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  • 170 - Jasenovac, Croatia.JPG
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  • 173 - old arms factory, Dubnica.JPG
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  • 179 - the logo again.jpg

Dubnica

  
   - darkometer rating:  3 -
  
Twin towns in northern central Slovakia which are worth a mention here for two reasons: a) the large ammunition factory, now largely abandoned, and b) the new town to the south which is a showcase of Stalinist-era socialist city planning.   
More background info: The small town of Dubnica (population ca. 26,000) would be just another unremarkable provincial backwater if it wasn't for its rise to industrial glory of the most dubious sort: in 1936 a huge arms factory was constructed: Závody Ťažkeho Strojárstva (ZŤS). 
  
It was intended as a backup for the already well-established arms production sites in Pilzen (of Škoda fame – as well as that of Pilsner beer), now in the Czech Republic. Ironically, at that time it was to help protect Czechoslovakia against the threat coming from the big bully neighbour to the west: Nazi Germany. It's ironic that only a couple of years later the newly established independent state of Slovakia would actually side with Nazi Germany in WWII
  
And so it came that the ZŤS plant in Dubnica was turned into an important supplier for the German war machine. The workforce rose to nearly 5000, who toiled away producing guns, ammunition as well as heavier equipment for the Wehrmacht. Amongst the young workers was one Alexander Dubček – who would later become famous as the leader of the Prague Spring
  
After WWII, the plant continued producing armaments, including tanks and artillery, now mainly for the Soviet Union – but also for the international arms trade. All this dubious boom industry came to a halt when the Velvet Revolution put an end to communism in the CSSR
  
The first post-communist president of the CSSR, Vaclav Havel, visited the factory and announced that the new country didn't need such an ugly business and should be more “human” and peace-oriented. For Dubnica this meant more or less end of business. 
  
The factory was largely closed down. A few companies have taken over parts of the huge complex for various smaller industries, but much of the old plant lies derelict – still awaiting some form of major investment to give it a new lease of life other than its old military one. The machinery could certainly be used for the production of different things – the question is just whether the ageing equipment could do so in an economically viable way. 
  
The new town of Nova Dubnica just south of the industrial plant at Dubnica nad Váhom was conceived on the drawing board as a model socialist planned town providing housing for the ZŤS workers and their families, complete with all the necessary services for the privileged population lucky enough to get a place in this little peace of communist heaven. Or so was the idea.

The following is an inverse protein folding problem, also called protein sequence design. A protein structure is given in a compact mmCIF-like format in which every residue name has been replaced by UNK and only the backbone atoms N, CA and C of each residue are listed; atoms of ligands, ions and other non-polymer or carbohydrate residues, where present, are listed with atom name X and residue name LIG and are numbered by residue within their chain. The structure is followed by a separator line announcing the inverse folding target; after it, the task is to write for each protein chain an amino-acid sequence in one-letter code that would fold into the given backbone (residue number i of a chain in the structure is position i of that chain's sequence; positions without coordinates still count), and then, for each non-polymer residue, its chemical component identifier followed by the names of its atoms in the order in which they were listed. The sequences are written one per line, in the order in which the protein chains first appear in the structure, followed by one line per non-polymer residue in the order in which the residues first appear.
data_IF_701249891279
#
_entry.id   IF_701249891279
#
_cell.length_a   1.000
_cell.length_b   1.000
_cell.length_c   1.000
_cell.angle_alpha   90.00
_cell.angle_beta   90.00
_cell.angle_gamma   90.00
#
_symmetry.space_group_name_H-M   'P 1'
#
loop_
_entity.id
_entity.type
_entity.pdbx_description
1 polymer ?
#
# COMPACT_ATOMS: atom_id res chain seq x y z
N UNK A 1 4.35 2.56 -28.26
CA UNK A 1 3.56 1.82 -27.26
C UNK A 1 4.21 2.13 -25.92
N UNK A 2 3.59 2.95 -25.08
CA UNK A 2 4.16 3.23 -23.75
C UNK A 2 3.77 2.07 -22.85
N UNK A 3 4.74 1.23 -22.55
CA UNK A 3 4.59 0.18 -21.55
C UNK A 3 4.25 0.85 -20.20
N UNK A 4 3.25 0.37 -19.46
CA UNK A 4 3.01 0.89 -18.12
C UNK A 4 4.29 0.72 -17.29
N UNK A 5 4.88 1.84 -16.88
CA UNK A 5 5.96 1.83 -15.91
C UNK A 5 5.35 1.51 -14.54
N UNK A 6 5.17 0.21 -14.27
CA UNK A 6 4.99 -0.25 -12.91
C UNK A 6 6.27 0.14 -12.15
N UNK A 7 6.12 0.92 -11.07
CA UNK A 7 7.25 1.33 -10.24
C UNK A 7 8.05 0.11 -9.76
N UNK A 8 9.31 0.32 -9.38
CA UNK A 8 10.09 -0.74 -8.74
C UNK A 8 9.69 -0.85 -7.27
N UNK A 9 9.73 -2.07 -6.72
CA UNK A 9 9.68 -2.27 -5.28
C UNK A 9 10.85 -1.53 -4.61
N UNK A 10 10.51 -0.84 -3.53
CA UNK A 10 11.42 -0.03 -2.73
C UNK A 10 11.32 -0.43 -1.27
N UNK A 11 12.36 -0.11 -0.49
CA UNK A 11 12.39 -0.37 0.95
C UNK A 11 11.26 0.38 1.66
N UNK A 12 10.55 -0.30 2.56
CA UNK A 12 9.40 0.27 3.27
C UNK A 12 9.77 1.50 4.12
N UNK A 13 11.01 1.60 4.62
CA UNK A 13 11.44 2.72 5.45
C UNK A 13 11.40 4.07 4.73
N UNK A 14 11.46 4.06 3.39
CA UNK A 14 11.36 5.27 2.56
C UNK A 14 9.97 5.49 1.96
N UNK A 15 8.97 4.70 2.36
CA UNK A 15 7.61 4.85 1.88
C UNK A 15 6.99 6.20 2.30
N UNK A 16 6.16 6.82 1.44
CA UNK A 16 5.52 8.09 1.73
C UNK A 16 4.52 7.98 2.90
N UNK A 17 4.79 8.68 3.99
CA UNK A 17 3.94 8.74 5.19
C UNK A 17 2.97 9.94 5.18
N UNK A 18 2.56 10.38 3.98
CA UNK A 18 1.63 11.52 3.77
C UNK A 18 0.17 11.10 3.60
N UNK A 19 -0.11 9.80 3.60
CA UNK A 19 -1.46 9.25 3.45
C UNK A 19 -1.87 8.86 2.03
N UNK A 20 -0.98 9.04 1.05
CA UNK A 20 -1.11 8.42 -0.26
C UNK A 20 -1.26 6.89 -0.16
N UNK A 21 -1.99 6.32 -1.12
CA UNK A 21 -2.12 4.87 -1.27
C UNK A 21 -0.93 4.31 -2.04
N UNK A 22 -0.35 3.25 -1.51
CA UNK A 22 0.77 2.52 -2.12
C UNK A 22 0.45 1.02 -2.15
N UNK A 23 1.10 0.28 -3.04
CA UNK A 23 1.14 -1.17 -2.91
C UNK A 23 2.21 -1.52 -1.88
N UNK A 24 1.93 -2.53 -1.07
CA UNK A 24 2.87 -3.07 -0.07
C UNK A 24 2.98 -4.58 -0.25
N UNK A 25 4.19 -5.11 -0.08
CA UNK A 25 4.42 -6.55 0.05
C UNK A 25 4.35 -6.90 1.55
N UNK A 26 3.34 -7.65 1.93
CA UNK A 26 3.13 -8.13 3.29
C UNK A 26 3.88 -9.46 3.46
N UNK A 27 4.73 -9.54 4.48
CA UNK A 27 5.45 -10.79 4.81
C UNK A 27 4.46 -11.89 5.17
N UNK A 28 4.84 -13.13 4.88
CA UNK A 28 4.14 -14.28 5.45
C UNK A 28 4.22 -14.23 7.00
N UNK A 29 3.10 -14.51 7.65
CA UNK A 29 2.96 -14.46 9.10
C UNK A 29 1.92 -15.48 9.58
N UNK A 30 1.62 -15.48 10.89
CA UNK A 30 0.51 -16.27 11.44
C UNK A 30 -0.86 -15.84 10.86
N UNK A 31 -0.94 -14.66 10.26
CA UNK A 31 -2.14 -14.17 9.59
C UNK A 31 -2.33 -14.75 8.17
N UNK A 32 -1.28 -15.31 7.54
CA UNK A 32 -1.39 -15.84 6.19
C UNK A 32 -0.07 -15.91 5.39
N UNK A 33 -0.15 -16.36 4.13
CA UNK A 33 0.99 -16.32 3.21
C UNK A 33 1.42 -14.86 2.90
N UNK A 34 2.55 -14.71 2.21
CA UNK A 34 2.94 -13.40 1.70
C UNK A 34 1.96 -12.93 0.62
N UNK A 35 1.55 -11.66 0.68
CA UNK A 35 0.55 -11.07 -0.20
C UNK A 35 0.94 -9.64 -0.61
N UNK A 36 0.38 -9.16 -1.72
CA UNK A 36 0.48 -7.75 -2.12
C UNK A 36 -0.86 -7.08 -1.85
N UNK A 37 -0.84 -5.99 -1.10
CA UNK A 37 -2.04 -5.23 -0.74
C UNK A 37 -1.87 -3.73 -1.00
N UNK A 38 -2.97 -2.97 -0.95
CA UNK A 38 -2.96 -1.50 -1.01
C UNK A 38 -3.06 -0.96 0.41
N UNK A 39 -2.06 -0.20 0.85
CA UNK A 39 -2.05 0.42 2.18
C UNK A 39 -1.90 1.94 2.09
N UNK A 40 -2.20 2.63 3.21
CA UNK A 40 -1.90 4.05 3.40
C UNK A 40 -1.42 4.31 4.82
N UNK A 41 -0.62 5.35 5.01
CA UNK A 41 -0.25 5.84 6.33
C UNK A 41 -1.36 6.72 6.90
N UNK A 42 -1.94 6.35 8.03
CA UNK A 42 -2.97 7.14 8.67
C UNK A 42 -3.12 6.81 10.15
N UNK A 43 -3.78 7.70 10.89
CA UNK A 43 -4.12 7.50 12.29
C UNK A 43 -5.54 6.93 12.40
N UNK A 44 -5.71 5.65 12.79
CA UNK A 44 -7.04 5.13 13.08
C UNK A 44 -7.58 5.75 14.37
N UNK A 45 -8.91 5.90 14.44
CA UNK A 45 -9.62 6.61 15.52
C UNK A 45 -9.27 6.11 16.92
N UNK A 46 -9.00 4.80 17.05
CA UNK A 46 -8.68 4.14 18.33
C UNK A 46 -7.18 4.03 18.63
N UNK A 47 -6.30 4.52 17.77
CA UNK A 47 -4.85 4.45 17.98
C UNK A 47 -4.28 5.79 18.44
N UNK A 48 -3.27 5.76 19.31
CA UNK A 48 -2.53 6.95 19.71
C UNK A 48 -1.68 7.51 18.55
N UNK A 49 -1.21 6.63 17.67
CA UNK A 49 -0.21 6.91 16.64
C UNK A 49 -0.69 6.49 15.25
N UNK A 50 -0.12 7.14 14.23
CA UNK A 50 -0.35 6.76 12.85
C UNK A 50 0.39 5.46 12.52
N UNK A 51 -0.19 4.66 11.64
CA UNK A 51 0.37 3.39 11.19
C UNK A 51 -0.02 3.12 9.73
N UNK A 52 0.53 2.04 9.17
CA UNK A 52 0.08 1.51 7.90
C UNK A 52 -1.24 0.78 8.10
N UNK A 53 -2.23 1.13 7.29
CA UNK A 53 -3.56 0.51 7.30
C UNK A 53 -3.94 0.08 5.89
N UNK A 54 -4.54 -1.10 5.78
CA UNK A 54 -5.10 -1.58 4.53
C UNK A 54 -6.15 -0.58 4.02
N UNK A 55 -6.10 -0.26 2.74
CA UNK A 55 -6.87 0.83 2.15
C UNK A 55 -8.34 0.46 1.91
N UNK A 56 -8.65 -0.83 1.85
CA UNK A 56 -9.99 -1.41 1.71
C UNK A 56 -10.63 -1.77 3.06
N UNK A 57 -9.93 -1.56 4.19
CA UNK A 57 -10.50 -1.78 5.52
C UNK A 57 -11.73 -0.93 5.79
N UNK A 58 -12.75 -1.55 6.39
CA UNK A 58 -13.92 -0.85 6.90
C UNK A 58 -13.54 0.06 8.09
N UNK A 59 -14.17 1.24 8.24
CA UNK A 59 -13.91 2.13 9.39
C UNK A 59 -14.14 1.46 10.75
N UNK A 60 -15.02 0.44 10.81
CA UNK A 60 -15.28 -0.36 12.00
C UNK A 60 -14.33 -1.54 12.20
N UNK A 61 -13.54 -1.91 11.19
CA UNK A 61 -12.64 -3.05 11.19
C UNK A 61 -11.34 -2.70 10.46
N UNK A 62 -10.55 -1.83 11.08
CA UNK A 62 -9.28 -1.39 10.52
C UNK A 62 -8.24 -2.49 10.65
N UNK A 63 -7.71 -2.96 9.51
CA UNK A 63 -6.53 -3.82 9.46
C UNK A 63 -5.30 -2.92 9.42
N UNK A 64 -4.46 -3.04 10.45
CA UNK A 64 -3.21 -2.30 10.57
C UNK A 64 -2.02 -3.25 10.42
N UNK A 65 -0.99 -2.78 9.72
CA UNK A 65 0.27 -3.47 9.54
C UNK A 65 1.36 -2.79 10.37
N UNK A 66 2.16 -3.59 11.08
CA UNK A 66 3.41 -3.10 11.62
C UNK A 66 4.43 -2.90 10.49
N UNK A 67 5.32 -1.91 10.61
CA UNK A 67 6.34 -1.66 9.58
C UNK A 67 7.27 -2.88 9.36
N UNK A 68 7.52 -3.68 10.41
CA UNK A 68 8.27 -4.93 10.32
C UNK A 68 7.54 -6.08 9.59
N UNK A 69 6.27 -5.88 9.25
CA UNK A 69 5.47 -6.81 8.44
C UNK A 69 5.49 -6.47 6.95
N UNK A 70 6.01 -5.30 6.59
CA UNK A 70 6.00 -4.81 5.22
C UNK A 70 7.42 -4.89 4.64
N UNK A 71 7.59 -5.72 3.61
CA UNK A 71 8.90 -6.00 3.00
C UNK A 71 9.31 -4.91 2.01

Construction started in 1951 and the architectural style bears the typical hallmarks of that time in the Eastern Bloc. The place could just as well be in the USSR. Unlike many other planned towns from that era, though, Nova Dubnica has not declined and been left to crumble but has actually been spruced up to almost its former glory. Even the ubiquitous red stars on the facades have been repainted. It's a little treasure trove for those interested in socialist architectural history.
  
  
What there is to see: Most of the old ZŤS plant is off limits to the general public so you can only get a glimpse of it from the outside, e.g. from the old main gate to the plant. 
  
But there is one intriguing exception to all that inaccessibility, namely a part that was fortified during WWII (i.e. when the plant was producing weapons and ammunition for Nazi Germany). It's basically a heavy-duty bunker. And you can sneak in – there are no fences, gates or guards. 
  
Inside it is pitch-black dark so you need a torch to see anything. It's spooky and eerie, though it's really just the ambience that does it. There isn't anything in particular to be found here other than broken bits of lamps, empty ammunition cases, pipes and all manner of other debris. Tall people need to take care with the very low ceiling. 
  
After that little exercise in “urban exploration” you can head for the contrast that is Nova Dubnica, the planned socialist residential town to the south. When I went there it was as part of a longer two-day tour of central Slovakia (see below) and my guide had arranged for us to be taken round the town by a local resident. 
  
So we started at the wide open expanse of the main square, and from there did a round circuit passing socialist-realist murals, very Stalinist-era-style grand buildings as well as smaller ones, many adorned with various murals and abstract decorations, quite a few of which involved brightly painted red stars. Clearly a lot of recent renovation work has gone into preserving the old character of the place. That alone is quite remarkable.  
  
Less polished was the look of the Kino Panorex, a kind of socialist-era precursor to IMAX cinemas. These days, I was told, there are only rarely any screenings of films on here.